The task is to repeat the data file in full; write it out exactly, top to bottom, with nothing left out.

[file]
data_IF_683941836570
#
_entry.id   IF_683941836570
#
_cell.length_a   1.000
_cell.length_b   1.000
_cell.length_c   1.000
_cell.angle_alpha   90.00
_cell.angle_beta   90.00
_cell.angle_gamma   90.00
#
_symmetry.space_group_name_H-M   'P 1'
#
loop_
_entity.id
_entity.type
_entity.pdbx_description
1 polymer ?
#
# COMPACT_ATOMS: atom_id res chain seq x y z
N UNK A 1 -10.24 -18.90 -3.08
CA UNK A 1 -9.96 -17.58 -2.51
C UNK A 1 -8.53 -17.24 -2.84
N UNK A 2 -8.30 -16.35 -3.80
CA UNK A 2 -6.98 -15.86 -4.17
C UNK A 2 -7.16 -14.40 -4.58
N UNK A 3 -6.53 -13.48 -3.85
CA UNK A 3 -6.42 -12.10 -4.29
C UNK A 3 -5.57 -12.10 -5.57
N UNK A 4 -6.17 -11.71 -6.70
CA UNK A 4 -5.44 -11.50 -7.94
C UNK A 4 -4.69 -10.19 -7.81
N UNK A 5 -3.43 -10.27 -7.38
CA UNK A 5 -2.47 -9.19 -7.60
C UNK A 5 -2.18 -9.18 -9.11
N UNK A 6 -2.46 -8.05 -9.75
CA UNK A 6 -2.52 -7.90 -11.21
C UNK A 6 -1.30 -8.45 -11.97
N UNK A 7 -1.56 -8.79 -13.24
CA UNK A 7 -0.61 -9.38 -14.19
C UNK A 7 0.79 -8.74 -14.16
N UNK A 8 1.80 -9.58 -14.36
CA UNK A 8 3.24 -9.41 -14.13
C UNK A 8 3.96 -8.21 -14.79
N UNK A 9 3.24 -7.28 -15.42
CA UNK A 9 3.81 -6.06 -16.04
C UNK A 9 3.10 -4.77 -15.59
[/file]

data_IF_683941836570
#
_entry.id   IF_683941836570
#
_cell.length_a   1.000
_cell.length_b   1.000
_cell.length_c   1.000
_cell.angle_alpha   90.00
_cell.angle_beta   90.00
_cell.angle_gamma   90.00
#
_symmetry.space_group_name_H-M   'P 1'
#
loop_
_entity.id
_entity.type
_entity.pdbx_description
1 polymer ?
#
# COMPACT_ATOMS: atom_id res chain seq x y z
N UNK A 1 -10.24 -18.90 -3.08
CA UNK A 1 -9.96 -17.58 -2.51
C UNK A 1 -8.53 -17.24 -2.84
N UNK A 2 -8.30 -16.35 -3.80
CA UNK A 2 -6.98 -15.86 -4.17
C UNK A 2 -7.16 -14.40 -4.58
N UNK A 3 -6.53 -13.48 -3.85
CA UNK A 3 -6.42 -12.10 -4.29
C UNK A 3 -5.57 -12.10 -5.57
N UNK A 4 -6.17 -11.71 -6.70
CA UNK A 4 -5.44 -11.50 -7.94
C UNK A 4 -4.69 -10.19 -7.81
N UNK A 5 -3.43 -10.27 -7.38
CA UNK A 5 -2.47 -9.19 -7.60
C UNK A 5 -2.18 -9.18 -9.11
N UNK A 6 -2.46 -8.05 -9.75
CA UNK A 6 -2.52 -7.90 -11.21
C UNK A 6 -1.30 -8.45 -11.97
N UNK A 7 -1.56 -8.79 -13.24
CA UNK A 7 -0.61 -9.38 -14.19
C UNK A 7 0.79 -8.74 -14.16
N UNK A 8 1.80 -9.58 -14.36
CA UNK A 8 3.24 -9.41 -14.13
C UNK A 8 3.96 -8.21 -14.79
N UNK A 9 3.24 -7.28 -15.42
CA UNK A 9 3.81 -6.06 -16.04
C UNK A 9 3.10 -4.77 -15.59